Lenders are projected to face challenges in their incremental bond issuances, following the Sebi (Securities and Exchange Board of India’s) revised norms on investment by mutual funds in Basel III debt instruments issued by banks, says a report.
In the last week’s revised norms, the capital market regulator said mutual funds across all the schemes wouldn’t own quite 10 percent of the Basel III instruments issued by any bank.
The norms also mention that no quite 10 percent of Net Asset Value (NAV) of the debt component of the scheme shall be issued in Basel III instruments and no quite 5 percent of the NAV of the debt component of the scheme shall be issued in Basel III instruments of one issuer.
In addition, the valuation of perpetual debt instruments (PDIs) henceforth shall be supported a maturity of 100 years from the date of issuance rather than the current practice of valuing them on time left for subsequent call-option date.
Icra Ratings Group Head (Financial Sector Ratings) Karthik Srinivasan said the proposals to limit the composition of the Basel III bonds in overall asset under management (AUMs) could affect incremental investment appetite of AMCs which are closer to 10 percent of NAV threshold limit for investments in these bonds.
“As mutual funds are large investors in additional tier I (AT-I) and tier-II bonds issued by banks, it could possibly make it challenging for the banks to boost their desired quantum of debt capital,” Srinivasan said within the report.
As per the rating agency, mutual funds hold 30 percent of the outstanding tier I bonds and 14 percent of the outstanding tier-II bonds as of February 2021.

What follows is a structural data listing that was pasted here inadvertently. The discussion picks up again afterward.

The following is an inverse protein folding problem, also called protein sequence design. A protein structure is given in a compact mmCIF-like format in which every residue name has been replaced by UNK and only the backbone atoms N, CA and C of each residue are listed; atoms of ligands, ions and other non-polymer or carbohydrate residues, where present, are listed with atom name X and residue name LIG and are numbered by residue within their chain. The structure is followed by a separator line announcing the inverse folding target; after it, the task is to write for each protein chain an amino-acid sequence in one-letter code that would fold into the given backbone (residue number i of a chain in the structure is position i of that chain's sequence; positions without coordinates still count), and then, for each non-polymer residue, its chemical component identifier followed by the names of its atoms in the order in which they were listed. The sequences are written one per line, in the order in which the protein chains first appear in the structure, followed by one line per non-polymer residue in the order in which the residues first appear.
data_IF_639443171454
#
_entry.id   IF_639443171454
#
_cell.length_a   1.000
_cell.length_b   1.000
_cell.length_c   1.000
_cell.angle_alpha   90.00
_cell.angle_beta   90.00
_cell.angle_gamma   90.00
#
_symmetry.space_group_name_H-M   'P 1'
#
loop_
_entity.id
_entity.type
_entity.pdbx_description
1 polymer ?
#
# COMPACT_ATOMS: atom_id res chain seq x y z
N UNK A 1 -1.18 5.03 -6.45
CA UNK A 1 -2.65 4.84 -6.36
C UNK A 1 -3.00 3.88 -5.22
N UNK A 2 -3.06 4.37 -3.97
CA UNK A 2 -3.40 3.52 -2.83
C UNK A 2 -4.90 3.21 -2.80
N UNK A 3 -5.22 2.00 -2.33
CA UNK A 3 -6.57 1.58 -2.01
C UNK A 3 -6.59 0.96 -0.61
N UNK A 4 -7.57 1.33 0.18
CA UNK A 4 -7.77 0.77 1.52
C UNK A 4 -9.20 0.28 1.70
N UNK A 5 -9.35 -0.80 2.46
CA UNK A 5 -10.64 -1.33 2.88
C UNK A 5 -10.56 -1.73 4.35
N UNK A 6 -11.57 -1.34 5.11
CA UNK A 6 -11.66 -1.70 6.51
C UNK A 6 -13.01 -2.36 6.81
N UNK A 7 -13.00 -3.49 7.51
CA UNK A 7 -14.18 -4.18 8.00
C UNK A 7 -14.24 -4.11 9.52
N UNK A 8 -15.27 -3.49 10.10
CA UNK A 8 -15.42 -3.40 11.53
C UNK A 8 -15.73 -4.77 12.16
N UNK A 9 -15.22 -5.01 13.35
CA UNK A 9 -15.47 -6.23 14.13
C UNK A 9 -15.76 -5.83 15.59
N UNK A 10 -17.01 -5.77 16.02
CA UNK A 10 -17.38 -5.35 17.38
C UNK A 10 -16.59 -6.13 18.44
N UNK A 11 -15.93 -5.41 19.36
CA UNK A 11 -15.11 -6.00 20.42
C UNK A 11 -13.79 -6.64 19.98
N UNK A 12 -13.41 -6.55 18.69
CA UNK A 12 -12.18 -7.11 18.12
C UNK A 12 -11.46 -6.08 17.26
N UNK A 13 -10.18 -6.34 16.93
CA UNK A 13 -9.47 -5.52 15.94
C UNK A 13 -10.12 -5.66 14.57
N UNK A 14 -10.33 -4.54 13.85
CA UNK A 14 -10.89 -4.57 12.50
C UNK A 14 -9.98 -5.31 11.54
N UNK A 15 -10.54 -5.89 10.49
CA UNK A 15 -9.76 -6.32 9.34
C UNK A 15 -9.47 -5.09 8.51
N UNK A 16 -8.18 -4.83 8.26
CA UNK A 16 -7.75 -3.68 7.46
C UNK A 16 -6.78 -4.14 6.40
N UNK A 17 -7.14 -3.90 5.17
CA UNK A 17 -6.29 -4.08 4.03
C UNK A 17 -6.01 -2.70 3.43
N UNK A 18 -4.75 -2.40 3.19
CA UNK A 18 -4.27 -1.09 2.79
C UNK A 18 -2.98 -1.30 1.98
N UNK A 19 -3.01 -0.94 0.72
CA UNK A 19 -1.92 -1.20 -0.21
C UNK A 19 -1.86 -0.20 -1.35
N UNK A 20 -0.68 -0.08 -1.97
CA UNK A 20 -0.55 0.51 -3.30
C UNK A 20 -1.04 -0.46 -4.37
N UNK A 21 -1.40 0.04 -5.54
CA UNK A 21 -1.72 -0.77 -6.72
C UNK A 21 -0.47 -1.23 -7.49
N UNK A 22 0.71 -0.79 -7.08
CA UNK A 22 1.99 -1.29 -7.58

Moreover, the holding of Basel III AT-I and tier-II instruments is estimated at 8 percent of AUMs of the schemes holding these instruments, thereby limiting headroom for incremental investments, it said.
The agency, in its outlook for the banking sector for FY2022, had estimated the tier I capital requirements for public sector banks (PSBs) at Rs 43,000 crore, of which Rs 23,000 crore is on account of call-options falling due on AT-I bonds of PSBs, while the balance is estimated because of the equity.
In the Union allow FY2022, the govt has already announced an allocation of Rs 20,000 crore as equity capital for the recapitalization of PSBs.
“If the market of the AT-I bonds remains dislocated for an extended period for aforementioned reasons and therefore the PSBs aren’t ready to replace the prevailing AT-Is with fresh issuance, this is able to mean that the PSBs could stare at a capital shortfall supported the budgeted capital,” it said.
While there might be challenges in replacing the capital due to this development, the agency continues to think about the requisite capital support from the govt for PSBs to enable these banks to satisfy the regulatory capital ratios.
“Hence, the event is probably going to be credit neutral for public banks,” it said.